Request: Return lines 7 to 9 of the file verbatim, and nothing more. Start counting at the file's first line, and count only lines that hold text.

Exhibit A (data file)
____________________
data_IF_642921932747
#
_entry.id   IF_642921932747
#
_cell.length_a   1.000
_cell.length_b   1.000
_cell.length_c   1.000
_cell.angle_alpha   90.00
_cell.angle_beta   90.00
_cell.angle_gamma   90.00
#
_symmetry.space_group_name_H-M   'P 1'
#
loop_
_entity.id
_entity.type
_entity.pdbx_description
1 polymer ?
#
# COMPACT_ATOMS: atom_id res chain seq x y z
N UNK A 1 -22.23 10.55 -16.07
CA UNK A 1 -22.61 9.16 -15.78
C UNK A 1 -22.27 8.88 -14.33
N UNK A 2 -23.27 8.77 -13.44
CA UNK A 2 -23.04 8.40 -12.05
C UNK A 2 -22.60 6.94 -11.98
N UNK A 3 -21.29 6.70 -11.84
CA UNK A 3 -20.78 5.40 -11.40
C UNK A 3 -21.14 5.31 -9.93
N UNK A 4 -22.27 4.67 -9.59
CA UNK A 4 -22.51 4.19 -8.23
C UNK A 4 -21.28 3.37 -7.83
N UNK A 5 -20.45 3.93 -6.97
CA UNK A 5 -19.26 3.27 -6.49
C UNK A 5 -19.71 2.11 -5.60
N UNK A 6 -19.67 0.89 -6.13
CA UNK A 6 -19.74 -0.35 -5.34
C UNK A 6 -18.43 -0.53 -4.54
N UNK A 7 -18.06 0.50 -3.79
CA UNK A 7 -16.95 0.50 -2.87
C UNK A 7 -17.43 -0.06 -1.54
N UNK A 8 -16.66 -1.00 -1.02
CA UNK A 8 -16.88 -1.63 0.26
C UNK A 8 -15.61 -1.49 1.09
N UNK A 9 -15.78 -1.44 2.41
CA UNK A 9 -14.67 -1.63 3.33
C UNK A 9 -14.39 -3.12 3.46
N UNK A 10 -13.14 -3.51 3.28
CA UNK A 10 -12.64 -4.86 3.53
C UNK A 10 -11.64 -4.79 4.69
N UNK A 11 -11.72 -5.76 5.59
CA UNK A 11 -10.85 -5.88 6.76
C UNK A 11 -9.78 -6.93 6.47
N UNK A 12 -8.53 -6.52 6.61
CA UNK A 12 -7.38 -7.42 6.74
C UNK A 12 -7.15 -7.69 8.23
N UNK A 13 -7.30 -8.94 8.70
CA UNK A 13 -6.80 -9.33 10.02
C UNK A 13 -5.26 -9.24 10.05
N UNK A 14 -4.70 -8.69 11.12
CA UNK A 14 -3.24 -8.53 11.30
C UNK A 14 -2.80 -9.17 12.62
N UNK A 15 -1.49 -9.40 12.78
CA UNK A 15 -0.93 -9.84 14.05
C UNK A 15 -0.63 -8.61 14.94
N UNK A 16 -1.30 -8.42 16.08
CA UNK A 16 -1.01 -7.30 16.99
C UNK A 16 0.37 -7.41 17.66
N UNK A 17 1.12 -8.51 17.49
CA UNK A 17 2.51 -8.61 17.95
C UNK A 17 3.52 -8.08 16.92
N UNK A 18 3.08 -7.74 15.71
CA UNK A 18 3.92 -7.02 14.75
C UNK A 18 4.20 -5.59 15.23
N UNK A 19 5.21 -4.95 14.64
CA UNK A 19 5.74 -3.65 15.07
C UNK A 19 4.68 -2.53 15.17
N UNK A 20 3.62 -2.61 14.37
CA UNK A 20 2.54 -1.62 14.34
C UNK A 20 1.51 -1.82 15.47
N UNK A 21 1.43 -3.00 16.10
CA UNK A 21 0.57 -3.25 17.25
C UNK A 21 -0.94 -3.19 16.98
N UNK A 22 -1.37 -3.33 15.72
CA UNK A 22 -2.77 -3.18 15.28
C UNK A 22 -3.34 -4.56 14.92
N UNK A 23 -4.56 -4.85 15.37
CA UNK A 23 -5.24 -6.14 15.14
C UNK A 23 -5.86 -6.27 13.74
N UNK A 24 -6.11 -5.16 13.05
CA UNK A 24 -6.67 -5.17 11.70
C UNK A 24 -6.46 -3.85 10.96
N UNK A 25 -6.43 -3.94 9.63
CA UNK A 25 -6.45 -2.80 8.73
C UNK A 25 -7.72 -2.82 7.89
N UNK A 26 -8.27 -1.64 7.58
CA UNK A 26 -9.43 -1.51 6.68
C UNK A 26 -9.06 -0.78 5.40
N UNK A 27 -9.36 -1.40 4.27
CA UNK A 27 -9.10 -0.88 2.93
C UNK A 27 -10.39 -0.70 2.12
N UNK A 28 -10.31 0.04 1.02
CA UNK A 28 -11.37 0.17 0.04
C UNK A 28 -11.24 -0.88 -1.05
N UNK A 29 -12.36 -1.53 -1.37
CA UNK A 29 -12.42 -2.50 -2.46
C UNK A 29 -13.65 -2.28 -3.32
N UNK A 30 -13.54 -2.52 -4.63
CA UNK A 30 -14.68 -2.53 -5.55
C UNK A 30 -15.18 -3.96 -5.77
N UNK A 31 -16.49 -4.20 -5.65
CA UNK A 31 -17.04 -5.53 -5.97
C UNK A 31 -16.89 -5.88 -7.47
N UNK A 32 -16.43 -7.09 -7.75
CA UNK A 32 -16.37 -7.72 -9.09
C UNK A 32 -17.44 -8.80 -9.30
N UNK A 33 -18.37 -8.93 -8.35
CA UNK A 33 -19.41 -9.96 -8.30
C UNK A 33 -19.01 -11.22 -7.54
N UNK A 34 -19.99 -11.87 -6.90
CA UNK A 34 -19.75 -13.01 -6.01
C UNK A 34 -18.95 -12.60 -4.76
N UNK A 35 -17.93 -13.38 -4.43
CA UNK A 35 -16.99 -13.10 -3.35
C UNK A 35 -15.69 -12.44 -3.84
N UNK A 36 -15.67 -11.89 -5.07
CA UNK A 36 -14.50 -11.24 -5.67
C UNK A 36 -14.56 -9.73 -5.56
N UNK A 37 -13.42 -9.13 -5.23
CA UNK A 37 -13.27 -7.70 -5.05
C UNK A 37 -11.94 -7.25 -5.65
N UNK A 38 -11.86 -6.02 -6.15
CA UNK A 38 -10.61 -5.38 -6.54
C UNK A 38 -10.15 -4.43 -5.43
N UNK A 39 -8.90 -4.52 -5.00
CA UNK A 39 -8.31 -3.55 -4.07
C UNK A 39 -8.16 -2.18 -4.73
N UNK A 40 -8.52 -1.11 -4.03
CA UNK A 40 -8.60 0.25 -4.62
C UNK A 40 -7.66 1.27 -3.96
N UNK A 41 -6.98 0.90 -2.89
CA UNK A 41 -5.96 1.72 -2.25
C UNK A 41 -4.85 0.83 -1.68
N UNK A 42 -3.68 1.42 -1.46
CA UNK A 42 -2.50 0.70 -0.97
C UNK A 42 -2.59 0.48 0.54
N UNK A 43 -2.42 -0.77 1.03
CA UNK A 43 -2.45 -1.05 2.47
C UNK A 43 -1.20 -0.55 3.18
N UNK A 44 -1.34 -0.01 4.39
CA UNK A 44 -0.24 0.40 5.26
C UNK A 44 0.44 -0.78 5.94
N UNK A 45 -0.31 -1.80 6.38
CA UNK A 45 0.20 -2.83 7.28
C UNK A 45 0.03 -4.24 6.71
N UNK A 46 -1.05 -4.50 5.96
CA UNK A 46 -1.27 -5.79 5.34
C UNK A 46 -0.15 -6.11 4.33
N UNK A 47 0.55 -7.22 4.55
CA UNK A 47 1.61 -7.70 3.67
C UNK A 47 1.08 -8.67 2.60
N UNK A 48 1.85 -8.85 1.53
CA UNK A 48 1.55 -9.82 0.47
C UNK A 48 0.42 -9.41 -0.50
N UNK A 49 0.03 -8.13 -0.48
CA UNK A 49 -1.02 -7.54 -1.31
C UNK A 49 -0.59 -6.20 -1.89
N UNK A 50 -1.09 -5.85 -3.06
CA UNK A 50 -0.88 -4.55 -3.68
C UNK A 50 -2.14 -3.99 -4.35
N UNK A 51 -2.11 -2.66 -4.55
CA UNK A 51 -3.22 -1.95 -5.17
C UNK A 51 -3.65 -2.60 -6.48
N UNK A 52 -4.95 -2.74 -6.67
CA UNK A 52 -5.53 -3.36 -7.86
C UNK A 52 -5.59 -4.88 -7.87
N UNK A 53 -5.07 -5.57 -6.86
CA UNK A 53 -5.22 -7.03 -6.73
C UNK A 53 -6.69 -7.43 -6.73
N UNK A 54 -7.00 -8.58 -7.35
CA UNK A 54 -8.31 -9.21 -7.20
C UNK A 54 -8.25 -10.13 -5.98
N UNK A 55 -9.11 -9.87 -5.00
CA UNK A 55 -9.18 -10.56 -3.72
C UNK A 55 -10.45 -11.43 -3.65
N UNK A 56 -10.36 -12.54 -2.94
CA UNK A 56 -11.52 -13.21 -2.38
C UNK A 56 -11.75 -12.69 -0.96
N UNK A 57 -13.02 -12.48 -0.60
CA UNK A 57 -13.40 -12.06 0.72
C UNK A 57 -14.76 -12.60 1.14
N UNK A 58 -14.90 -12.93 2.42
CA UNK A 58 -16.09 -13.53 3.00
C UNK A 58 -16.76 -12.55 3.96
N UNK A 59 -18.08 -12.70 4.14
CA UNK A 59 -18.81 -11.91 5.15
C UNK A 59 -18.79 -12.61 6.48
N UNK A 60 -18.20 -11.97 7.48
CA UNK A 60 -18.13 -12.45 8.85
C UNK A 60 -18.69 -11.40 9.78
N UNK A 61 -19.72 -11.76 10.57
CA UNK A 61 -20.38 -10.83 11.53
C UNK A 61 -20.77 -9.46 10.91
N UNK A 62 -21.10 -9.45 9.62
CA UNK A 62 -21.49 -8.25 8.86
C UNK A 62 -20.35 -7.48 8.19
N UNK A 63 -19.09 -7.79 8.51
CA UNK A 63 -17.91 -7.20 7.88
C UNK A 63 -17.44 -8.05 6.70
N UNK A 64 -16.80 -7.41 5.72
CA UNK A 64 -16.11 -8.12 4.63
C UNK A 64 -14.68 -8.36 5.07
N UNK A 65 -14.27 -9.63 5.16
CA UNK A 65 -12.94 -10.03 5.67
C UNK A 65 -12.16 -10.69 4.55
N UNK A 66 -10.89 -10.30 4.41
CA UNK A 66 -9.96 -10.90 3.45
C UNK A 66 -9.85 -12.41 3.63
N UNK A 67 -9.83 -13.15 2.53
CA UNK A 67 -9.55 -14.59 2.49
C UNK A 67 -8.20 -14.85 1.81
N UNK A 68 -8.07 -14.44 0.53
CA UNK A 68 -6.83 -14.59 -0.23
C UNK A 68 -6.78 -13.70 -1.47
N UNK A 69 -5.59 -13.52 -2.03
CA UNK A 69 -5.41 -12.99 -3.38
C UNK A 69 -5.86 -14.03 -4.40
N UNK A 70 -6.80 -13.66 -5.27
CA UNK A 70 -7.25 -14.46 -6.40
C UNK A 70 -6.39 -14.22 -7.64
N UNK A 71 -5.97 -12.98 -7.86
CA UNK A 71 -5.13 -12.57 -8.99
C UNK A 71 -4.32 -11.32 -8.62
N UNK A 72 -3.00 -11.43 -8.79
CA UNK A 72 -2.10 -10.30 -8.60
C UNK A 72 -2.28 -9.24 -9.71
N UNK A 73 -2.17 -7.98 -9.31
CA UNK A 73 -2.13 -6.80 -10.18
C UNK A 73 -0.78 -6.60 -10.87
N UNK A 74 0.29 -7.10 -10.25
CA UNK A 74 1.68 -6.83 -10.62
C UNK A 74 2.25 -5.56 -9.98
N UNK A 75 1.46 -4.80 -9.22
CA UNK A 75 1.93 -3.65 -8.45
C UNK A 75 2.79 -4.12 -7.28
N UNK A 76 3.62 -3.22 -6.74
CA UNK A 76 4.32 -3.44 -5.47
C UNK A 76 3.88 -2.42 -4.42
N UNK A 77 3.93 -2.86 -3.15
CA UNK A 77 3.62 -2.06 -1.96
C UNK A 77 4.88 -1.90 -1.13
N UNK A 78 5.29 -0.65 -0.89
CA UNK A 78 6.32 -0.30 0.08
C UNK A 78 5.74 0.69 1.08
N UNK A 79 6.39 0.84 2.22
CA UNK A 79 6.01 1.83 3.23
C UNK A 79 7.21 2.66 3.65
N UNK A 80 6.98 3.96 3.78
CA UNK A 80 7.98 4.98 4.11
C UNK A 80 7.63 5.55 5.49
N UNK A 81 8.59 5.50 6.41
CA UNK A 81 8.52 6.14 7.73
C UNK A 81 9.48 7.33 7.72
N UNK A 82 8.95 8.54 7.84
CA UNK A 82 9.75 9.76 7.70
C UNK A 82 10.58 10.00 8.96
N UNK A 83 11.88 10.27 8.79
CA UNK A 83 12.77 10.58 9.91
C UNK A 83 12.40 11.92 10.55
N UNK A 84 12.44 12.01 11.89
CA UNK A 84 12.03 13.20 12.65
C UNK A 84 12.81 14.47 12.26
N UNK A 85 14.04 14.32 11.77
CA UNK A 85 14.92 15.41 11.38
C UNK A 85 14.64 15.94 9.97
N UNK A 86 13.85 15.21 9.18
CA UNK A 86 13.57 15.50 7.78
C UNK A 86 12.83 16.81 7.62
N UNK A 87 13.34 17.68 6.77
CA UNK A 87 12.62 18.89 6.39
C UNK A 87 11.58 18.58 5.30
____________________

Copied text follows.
_cell.length_c   1.000
_cell.angle_alpha   90.00
_cell.angle_beta   90.00